But he was somebody we knew was really funny. We knew that New Line would make the movie with him for a certain price. A lot of it was with the help of Toby Emmerich and Richard Brenner over at New Line. And we were like, let’s try and get him. And he was just so great, you know? You could tell he has that Canadian Jim Carrey brain—more than the rest of us.
AVC: Like he always knows what’s going on in the room. How much of that in the movie is him improvising or ad-libbing or did he just basically stick to your script?
RK: You know, Tex wrote the script and it’s his, but the approach we all had was “best idea wins.” And that went to the directing as well as the writing. We threw out the titles. We just wanted to make a really funny movie. And because we had a certain budget, we went to Saskatchewan in winter because it was really cheap to make a movie that was really cold. It was like negative 40 some days; they couldn’t land planes, literally. So when we were up there, like prepping the movie, there’s nothing to do. We get together. We hang out at Ryan’s and we read the script and, with Tex there, kind of workshop a little. And what was so great was Tex being magnanimous with the script, I’m magnanimous with the directing, you know what I mean? None of us were precious about our titles and it was the best collaborative experience I’ve ever had.
AD: Plus, you’re working with two of the greatest ad-libbers with Ryan and Anna. So much good stuff just on set. It’s like, “We have this scene in the can. Who wants to try something?” Roger would yell out a line or I’d yell out a line or one of the producers might whisper something and it’s like, let’s try it. “Hey, say this. Say that.” Like when Anna says, “I’m busy!” I think Roger you just yelled that, because [Ryan] is like, “I’m busy.” And then you just go, “I’m busy” and Anna says “I’m busy,” you know? And it was like, this is great. A great add.
RK: Sometimes our approach to comedy, I remember, was just the literal. Like if someone says, “I’m T.J.” and [Faris] goes “T.J.” You know the way she is; she could say “blueberry” and it’s funny. She just had the character of what Tex wrote down and built on it. [Samantha] had no awareness of other people.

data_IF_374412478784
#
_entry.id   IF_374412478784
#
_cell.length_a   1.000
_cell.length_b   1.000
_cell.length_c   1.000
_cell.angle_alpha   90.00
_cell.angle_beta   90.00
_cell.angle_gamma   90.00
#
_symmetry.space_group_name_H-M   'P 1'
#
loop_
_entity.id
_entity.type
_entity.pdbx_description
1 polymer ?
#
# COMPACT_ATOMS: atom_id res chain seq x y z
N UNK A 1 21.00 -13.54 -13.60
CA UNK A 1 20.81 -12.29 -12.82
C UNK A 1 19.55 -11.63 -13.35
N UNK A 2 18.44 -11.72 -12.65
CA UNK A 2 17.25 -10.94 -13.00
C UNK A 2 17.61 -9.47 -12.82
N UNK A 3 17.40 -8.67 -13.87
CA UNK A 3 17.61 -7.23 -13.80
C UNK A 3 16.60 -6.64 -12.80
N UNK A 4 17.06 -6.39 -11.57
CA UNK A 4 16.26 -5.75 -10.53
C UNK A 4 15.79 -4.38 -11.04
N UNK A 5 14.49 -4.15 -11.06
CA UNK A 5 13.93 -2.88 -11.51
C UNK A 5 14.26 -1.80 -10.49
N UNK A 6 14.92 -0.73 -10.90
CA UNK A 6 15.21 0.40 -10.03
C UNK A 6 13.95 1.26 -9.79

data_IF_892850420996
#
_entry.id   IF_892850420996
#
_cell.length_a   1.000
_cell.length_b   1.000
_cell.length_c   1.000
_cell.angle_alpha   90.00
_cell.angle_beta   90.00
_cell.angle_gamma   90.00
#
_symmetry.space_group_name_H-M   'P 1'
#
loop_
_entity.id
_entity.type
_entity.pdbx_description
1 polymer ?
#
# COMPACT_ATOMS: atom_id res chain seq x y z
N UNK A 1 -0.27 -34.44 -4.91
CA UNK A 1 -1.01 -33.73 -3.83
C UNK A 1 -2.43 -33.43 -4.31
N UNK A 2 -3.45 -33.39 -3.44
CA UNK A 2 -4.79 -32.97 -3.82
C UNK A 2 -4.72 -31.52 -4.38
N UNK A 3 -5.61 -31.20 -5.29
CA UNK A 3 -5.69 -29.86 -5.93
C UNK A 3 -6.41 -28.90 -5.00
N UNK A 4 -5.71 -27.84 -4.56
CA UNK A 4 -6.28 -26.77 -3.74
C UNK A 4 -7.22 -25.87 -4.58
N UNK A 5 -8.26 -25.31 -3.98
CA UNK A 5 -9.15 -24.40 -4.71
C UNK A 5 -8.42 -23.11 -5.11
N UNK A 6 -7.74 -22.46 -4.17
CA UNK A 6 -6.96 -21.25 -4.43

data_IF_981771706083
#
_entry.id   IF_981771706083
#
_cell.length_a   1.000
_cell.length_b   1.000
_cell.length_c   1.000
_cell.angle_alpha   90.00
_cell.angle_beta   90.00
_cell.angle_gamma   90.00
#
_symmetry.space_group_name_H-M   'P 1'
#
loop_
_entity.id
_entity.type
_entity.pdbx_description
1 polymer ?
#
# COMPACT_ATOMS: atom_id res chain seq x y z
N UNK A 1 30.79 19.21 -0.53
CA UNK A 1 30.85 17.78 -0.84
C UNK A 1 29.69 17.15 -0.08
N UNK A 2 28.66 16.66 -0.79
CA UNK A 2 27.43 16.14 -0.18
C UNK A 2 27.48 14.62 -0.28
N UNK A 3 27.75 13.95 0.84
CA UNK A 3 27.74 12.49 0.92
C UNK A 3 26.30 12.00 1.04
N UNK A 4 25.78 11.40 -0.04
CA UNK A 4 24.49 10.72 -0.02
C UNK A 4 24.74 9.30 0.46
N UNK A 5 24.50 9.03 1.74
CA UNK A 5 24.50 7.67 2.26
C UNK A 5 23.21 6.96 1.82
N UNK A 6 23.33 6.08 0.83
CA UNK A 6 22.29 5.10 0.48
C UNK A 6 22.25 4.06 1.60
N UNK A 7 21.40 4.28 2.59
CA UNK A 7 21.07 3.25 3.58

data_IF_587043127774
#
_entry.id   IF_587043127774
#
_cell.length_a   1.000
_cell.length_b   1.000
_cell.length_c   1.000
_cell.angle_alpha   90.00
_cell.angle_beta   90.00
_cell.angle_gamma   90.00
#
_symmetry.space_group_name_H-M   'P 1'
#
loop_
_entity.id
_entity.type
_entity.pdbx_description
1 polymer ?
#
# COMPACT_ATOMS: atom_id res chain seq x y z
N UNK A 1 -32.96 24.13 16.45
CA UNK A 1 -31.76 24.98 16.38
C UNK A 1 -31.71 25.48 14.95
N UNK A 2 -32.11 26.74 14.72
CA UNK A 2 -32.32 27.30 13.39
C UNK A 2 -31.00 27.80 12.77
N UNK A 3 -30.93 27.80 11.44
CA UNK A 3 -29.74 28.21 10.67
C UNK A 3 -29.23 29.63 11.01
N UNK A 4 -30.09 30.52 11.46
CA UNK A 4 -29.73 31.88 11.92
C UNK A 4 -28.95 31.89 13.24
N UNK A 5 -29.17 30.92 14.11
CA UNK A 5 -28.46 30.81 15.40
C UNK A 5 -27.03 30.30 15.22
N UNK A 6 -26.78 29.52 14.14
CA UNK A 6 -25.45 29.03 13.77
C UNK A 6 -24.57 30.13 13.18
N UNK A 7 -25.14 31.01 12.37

I met with [Faris] and we grab a coffee and she asks, “What is this character in your mind?” And Tex wrote it, but at the time, it’s Lindsay and Paris and all of them and Britney and throw in some amphetamines and put it in a blender and that’s Samantha James. And she totally got it.
AVC: Another great pairing in the movie is Ryan and Chris Marquette, playing brothers with the constant fighting. It just seems so organic with the two of them.
AD: They were like brothers.
RK: Again, Tex wrote the brothers and all that. I remember Chris Marquette saying, “I think I really idolized my brother.” And I said, “No, you beat the shit out of each other.” Because I have a brother, and I love him. But man, when we were that age, we’d just wail on each other. And people relate to that.
AD: I’m an older brother too and I used to torture my younger brother. Torture. And you know that if given the opportunity later in life where I show up and I’m down, he is going to exact his revenge. [To Kumble.] And I remember you making me this promise at some point. I think we’re sitting in your brother’s house in New York working on the script. But you said, “We’re going to make this the most realistic brother relationship you can see on film. Like none of this brothers, best friends all the time.” But at the same time you found ways to bring the heart, like when they get the cookies from their mom.
RK: And Chris Marquette, he’s so great in the movie. They were slapping each other, I will say that. Some of those things, you know, you needed to see the redness and the pain. So they committed. Committed.
AVC: There are so many funny lines in the movie, but there’s also so much physical comedy, like the slapping. One of the funniest scenes is the ice skating and the injury at the end. Ryan Reynolds is actually a hockey player, right?
AD: In the movie, yeah, not in real life.
AVC: I guess I just assume everybody from Canada can skate.
AD: So did we! You wanna hear a great behind-the-scenes story? We assumed that Ryan, being Canadian, he must have had some ice skating and some hockey. So the stunt coordinator took him and Amy Smart out for a little skate. Ryan fell immediately and dislocated his shoulder. We thought, “Oh, my god, are we going to have to postpone the movie?” Luckily, they popped it back and he took a bottle of Advil and he was fine. He doesn’t skate at all.
AVC: For the climactic set piece: How how many takes was that?
RK: You know, if you’re going to Vegas, you put all your chips in. We put a lot of our budget on that one moment blowing up that house. It was literally like that game Mouse Trap. We had it so that everything kind of dominoed.
AD: But did you do that more than once? I can’t remember.
RK: Oh, no. I think we had like eight cameras, and I was stress eating. We did it once, and then we kind of honed in on certain little jokes. So, we were also doing farce, you know, especially when [Faris] goes “That whore!” and “Not you Wrinkles!” and then the dad goes, “Not Santa!”
AVC: What other stuff do you remember that a total Just Friends geek like me would love to know?
RK: We didn’t have a ton of local talent up there. There’s this one scene when [Chris] goes into the general store and he’s like, “I’m on a date” and the guy goes “During the day?” I think that made it in.